Saturday Night Bike Blogging: Freedom versus Bikeways

Yesterday, I did something different …

… I decided that I would Take the Long Way Home

… as that Tom Waite{NB} lyric says at the beginning:

Well I stumbled in the darkness

I’m lost and alone

Though I said I’d go before us

And show the way back home

There a light up ahead

I can’t hold onto her arm

Forgive me pretty baby but I always take the long way home

{NB. No, that is not Tom Waite singing the song. Good eye!}

Now, I wasn’t literally lost. What I did was decide that, with four days off coming up, I could take the long way home, which ought to be very pretty this time of year. Instead of going down the county highway to turn left onto the township highway to turn right onto the main county highway that goes straight to my (current) home town …

… I decided to turn right to go past the Quarry, then cross the state route to go along the Lake road then the bike trail that runs to my home town.

And I was glad I did, because it was a terrible route, and I set me thinking about bikeways versus freedom to ride.

Sometimes you have time to think …

… when you Take the Long Way Home

… and (with some line prompting from the Intertubes) I recall that that lyric includes something about:

Cos you’re the joke of the neighborhood

Why should you care if you’re feeling good

Take the long way home

Take the long way home

… which also says something to the winter transport cyclist in a USA where most people’s imaginations on transport is trapped in a 1970’s daydream.

It had been in the high 30’s during the day, and had been for several days, so the roads and even road shoulders were clear. The occasional patch of slush requires attention but poses no serious risk.

Until the bikeway, when there is snow on top of slush. The bikeway, after all, is crushed gravel with a layer of sand on top. Since it runs through shady woods, it gets less direct sunlight than most of the road, and since it is a light color, it doesn’t melt the snow as fast if some of the bikeway surface starts to peak through.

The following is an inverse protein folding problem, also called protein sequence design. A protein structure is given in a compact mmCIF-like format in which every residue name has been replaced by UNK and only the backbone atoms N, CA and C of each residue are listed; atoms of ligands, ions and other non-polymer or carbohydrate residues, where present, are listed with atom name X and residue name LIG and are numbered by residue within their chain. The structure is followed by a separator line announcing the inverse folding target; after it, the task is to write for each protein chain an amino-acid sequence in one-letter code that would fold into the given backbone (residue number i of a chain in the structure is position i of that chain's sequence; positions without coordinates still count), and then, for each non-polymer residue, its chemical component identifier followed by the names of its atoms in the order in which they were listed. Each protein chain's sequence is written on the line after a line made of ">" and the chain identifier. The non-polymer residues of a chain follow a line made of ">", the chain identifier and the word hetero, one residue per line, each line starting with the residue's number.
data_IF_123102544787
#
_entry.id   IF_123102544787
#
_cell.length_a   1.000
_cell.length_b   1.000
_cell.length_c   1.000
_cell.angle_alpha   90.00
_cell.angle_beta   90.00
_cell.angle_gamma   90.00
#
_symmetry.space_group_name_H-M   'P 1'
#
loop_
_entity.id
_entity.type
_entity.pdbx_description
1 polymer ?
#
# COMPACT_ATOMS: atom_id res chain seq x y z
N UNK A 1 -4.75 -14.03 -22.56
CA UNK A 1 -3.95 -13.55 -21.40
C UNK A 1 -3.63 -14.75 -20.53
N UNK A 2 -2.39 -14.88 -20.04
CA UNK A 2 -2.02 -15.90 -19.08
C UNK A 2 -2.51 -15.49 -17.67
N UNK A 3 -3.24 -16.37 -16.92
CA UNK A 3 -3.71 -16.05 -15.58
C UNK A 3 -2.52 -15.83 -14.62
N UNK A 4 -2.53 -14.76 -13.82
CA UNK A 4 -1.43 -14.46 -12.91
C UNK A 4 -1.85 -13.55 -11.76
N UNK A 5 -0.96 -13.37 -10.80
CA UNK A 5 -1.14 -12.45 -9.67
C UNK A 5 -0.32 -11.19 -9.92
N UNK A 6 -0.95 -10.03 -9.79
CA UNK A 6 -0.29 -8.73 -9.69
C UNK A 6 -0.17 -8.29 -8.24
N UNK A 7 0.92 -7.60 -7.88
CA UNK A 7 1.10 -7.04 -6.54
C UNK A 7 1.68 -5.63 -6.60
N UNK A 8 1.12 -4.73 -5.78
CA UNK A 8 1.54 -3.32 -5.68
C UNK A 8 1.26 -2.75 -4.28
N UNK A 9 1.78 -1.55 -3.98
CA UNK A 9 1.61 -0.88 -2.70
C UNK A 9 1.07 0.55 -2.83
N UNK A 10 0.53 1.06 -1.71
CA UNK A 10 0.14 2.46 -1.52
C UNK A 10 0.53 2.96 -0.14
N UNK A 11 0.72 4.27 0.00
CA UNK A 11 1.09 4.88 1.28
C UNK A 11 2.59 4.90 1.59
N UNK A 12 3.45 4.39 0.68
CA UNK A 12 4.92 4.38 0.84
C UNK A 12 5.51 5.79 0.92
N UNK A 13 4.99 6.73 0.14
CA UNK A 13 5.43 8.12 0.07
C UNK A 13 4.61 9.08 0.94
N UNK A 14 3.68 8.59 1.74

And, of course, since the bikeway is only for three season use, since of course it is for recreational biking rather than existing as a transport route, it of course is not cleared of snow after a snowfall … as even the township highways are, once the state routes then county highways have been cleared.

Indeed, if I had strap on belts with spikes for my tires, I definitely would have strapped them on … but apart from the little question of whether anyone makes any such useful thing, and that I probably couldn’t afford them anyway, but they would be most useful for coping with my on-road nemesis of freezing rain … with several inches of snow on top of slush, I imagine they would of some use, but not quite as effective.

So far, in my crash course as a transport cyclist in the winter, I have coped with most road conditions, and my biggest concern has been with balancing retaining sufficient heat with shedding excess heat and sweat. But that has been because I had already switched to a route that was almost entirely on-road.

If I had still been using my original route that went via the bikeway to the Lake road, I would have been forced to abandon.

Of course, it was no catastrophe …

… because after all, I was intending to Take the Long Way Home (original promotional video clip)

Turned up in places that I never intended to go

And so ended my youth

I once depended on proof, now I’m in the flow …

There are things I know beyond knowing,

I’ve never seen a seed growing

I was going back home, when a man said Stop

I want to have what you have,

and get what you got …

I got it sleeping rough on the streets in the rain

I got it learning to share my peoples pain

I got it making flowers grow in hearts of stone

I got it ‘cos I always take the long way home